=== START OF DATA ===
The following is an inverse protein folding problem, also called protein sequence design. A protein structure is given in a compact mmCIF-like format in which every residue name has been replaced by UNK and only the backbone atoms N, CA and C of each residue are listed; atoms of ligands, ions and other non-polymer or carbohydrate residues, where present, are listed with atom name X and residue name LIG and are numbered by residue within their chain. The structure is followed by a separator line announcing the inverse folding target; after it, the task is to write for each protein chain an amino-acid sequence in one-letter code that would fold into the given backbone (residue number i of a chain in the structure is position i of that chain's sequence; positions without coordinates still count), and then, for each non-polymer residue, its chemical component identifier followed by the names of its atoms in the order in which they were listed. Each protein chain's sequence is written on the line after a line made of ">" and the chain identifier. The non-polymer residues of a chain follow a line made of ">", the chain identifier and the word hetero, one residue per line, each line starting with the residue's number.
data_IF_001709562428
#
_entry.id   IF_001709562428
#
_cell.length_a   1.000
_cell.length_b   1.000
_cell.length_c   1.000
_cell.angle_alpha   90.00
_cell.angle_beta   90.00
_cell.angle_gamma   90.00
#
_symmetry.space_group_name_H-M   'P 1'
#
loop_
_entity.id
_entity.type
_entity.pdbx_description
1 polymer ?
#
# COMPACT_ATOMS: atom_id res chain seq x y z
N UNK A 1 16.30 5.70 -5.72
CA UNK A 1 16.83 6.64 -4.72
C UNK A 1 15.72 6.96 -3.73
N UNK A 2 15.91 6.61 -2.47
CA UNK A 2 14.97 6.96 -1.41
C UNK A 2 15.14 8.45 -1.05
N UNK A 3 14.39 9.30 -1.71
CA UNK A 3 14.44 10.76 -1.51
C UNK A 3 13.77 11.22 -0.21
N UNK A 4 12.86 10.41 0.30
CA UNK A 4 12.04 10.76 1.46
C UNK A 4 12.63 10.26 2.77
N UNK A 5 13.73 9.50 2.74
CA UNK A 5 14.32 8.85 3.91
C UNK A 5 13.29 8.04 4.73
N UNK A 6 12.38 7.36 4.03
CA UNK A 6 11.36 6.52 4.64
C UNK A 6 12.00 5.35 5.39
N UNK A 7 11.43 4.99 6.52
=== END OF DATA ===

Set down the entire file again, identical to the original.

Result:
The following is an inverse protein folding problem, also called protein sequence design. A protein structure is given in a compact mmCIF-like format in which every residue name has been replaced by UNK and only the backbone atoms N, CA and C of each residue are listed; atoms of ligands, ions and other non-polymer or carbohydrate residues, where present, are listed with atom name X and residue name LIG and are numbered by residue within their chain. The structure is followed by a separator line announcing the inverse folding target; after it, the task is to write for each protein chain an amino-acid sequence in one-letter code that would fold into the given backbone (residue number i of a chain in the structure is position i of that chain's sequence; positions without coordinates still count), and then, for each non-polymer residue, its chemical component identifier followed by the names of its atoms in the order in which they were listed. Each protein chain's sequence is written on the line after a line made of ">" and the chain identifier. The non-polymer residues of a chain follow a line made of ">", the chain identifier and the word hetero, one residue per line, each line starting with the residue's number.
data_IF_001709562428
#
_entry.id   IF_001709562428
#
_cell.length_a   1.000
_cell.length_b   1.000
_cell.length_c   1.000
_cell.angle_alpha   90.00
_cell.angle_beta   90.00
_cell.angle_gamma   90.00
#
_symmetry.space_group_name_H-M   'P 1'
#
loop_
_entity.id
_entity.type
_entity.pdbx_description
1 polymer ?
#
# COMPACT_ATOMS: atom_id res chain seq x y z
N UNK A 1 16.30 5.70 -5.72
CA UNK A 1 16.83 6.64 -4.72
C UNK A 1 15.72 6.96 -3.73
N UNK A 2 15.91 6.61 -2.47
CA UNK A 2 14.97 6.96 -1.41
C UNK A 2 15.14 8.45 -1.05
N UNK A 3 14.39 9.30 -1.71
CA UNK A 3 14.44 10.76 -1.51
C UNK A 3 13.77 11.22 -0.21
N UNK A 4 12.86 10.41 0.30
CA UNK A 4 12.04 10.76 1.46
C UNK A 4 12.63 10.26 2.77
N UNK A 5 13.73 9.50 2.74
CA UNK A 5 14.32 8.85 3.91
C UNK A 5 13.29 8.04 4.73
N UNK A 6 12.38 7.36 4.03
CA UNK A 6 11.36 6.52 4.64
C UNK A 6 12.00 5.35 5.39
N UNK A 7 11.43 4.99 6.52